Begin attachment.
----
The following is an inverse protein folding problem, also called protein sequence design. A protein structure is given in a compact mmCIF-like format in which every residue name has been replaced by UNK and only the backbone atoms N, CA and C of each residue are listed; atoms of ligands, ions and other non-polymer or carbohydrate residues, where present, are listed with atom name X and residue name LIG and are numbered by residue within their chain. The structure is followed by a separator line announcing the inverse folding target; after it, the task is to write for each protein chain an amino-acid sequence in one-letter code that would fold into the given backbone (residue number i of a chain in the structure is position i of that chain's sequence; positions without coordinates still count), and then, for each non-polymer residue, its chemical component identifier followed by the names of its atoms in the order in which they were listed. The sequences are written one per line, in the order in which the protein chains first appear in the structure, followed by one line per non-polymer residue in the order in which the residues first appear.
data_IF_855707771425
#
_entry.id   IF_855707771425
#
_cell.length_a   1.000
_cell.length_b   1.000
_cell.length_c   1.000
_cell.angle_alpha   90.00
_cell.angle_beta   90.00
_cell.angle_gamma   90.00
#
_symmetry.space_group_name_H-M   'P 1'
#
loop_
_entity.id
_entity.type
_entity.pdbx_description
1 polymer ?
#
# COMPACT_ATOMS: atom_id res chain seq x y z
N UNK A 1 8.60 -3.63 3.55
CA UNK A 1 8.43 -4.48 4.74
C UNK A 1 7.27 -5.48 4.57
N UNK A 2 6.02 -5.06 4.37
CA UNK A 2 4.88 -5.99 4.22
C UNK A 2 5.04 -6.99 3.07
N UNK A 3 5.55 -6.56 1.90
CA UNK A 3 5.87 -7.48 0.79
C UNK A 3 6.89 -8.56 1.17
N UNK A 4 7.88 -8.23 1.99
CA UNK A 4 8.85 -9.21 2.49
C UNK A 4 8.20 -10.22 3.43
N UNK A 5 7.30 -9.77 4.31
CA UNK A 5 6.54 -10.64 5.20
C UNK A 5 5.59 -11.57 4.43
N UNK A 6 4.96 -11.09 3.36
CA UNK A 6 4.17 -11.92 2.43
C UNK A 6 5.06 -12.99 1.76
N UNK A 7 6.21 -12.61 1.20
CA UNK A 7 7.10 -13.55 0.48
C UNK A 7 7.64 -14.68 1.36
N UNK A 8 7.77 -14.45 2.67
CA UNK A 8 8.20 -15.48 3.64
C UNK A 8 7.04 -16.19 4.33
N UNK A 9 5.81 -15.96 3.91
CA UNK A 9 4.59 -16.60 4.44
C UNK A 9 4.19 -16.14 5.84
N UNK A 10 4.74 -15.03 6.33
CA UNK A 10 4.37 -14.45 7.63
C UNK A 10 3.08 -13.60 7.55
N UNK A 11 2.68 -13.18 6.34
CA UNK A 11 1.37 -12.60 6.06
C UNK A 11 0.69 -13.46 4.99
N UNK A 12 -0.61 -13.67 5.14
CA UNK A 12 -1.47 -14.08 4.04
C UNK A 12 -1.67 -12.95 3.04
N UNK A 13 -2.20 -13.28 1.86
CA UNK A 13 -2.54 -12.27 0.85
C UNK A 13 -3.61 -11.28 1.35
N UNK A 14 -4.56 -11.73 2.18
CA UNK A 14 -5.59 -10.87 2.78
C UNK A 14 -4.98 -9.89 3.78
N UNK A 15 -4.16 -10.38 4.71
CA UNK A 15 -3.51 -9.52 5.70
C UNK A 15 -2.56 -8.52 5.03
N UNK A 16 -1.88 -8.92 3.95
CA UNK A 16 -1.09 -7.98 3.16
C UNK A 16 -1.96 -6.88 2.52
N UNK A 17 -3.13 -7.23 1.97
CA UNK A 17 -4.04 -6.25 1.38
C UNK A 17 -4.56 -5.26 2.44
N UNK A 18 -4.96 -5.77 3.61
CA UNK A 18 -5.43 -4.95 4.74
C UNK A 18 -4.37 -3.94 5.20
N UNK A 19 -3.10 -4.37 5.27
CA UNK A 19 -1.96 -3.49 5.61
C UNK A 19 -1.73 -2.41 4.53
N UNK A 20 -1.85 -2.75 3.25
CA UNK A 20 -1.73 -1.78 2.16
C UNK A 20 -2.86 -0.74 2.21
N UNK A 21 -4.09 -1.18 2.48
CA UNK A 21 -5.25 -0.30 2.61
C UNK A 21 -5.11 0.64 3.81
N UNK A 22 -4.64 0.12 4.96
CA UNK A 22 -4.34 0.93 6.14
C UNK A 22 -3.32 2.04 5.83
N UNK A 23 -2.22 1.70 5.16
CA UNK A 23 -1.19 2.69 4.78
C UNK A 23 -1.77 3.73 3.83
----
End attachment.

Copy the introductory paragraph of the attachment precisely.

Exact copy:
The following is an inverse protein folding problem, also called protein sequence design. A protein structure is given in a compact mmCIF-like format in which every residue name has been replaced by UNK and only the backbone atoms N, CA and C of each residue are listed; atoms of ligands, ions and other non-polymer or carbohydrate residues, where present, are listed with atom name X and residue name LIG and are numbered by residue within their chain. The structure is followed by a separator line announcing the inverse folding target; after it, the task is to write for each protein chain an amino-acid sequence in one-letter code that would fold into the given backbone (residue number i of a chain in the structure is position i of that chain's sequence; positions without coordinates still count), and then, for each non-polymer residue, its chemical component identifier followed by the names of its atoms in the order in which they were listed. The sequences are written one per line, in the order in which the protein chains first appear in the structure, followed by one line per non-polymer residue in the order in which the residues first appear.